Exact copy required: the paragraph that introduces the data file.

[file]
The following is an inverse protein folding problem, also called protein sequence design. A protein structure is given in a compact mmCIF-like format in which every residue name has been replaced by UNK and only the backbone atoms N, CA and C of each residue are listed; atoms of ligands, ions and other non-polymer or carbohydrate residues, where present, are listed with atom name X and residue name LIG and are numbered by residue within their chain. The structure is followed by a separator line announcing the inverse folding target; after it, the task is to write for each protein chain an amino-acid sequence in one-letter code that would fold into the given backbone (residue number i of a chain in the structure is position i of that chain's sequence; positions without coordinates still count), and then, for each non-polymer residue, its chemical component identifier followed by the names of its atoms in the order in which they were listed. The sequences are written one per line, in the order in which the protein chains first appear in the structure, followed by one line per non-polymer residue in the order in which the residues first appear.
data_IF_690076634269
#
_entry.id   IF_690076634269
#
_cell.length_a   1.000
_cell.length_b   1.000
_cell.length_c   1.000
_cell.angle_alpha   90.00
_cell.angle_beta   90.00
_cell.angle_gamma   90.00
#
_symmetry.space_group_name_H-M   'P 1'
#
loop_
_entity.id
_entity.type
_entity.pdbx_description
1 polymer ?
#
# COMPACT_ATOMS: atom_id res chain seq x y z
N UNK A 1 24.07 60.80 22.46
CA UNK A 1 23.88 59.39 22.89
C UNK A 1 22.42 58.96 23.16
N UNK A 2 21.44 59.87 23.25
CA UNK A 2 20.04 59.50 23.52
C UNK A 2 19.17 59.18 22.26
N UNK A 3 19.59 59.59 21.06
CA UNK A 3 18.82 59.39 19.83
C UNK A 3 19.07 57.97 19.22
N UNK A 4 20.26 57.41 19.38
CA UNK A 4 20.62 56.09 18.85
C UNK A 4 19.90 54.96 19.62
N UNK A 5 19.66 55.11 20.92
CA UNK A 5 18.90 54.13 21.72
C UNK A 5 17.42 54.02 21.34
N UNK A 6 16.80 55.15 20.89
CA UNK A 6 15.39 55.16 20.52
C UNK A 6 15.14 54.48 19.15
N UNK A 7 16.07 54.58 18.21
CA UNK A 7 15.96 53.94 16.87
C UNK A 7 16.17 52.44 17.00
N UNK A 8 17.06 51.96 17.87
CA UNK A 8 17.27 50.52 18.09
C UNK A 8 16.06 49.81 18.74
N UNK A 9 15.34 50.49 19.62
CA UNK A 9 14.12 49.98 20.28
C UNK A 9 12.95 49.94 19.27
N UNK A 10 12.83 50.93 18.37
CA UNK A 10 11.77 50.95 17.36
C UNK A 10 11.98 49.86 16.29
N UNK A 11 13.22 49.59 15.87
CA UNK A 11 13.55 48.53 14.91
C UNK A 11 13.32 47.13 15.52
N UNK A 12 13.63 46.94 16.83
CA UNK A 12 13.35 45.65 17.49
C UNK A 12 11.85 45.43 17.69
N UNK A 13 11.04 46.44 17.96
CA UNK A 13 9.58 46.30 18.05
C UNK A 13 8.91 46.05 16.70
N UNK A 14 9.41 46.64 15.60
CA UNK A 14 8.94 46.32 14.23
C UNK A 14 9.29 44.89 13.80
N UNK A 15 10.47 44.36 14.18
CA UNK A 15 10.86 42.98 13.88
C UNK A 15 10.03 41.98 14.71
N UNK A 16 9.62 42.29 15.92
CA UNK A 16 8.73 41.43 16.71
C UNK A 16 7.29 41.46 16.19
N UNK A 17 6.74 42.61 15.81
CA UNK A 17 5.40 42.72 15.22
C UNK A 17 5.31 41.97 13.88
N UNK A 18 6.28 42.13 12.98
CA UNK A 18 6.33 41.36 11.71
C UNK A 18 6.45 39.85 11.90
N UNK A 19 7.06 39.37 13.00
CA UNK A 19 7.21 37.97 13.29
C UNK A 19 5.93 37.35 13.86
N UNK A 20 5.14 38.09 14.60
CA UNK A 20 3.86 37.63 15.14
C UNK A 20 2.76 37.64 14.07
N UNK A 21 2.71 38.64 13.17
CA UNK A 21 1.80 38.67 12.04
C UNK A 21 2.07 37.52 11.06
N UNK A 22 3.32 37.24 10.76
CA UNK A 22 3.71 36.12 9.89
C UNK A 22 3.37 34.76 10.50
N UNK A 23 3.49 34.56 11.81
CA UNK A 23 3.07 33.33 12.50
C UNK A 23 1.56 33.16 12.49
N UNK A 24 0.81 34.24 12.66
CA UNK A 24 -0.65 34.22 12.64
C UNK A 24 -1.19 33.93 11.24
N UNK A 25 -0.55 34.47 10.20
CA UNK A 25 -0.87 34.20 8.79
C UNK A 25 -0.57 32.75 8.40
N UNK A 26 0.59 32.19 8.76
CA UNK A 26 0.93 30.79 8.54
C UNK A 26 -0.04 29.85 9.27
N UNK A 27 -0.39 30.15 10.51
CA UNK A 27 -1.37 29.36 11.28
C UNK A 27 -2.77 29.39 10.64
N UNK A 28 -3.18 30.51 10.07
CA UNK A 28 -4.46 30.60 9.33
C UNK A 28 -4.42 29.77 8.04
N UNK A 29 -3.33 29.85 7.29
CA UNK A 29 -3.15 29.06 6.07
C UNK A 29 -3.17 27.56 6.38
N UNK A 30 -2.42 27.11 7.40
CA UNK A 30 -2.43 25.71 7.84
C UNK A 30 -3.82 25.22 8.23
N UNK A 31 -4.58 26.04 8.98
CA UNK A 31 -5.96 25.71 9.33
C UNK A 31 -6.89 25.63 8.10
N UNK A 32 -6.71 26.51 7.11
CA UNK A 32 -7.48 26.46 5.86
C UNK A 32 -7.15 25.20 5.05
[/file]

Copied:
The following is an inverse protein folding problem, also called protein sequence design. A protein structure is given in a compact mmCIF-like format in which every residue name has been replaced by UNK and only the backbone atoms N, CA and C of each residue are listed; atoms of ligands, ions and other non-polymer or carbohydrate residues, where present, are listed with atom name X and residue name LIG and are numbered by residue within their chain. The structure is followed by a separator line announcing the inverse folding target; after it, the task is to write for each protein chain an amino-acid sequence in one-letter code that would fold into the given backbone (residue number i of a chain in the structure is position i of that chain's sequence; positions without coordinates still count), and then, for each non-polymer residue, its chemical component identifier followed by the names of its atoms in the order in which they were listed. The sequences are written one per line, in the order in which the protein chains first appear in the structure, followed by one line per non-polymer residue in the order in which the residues first appear.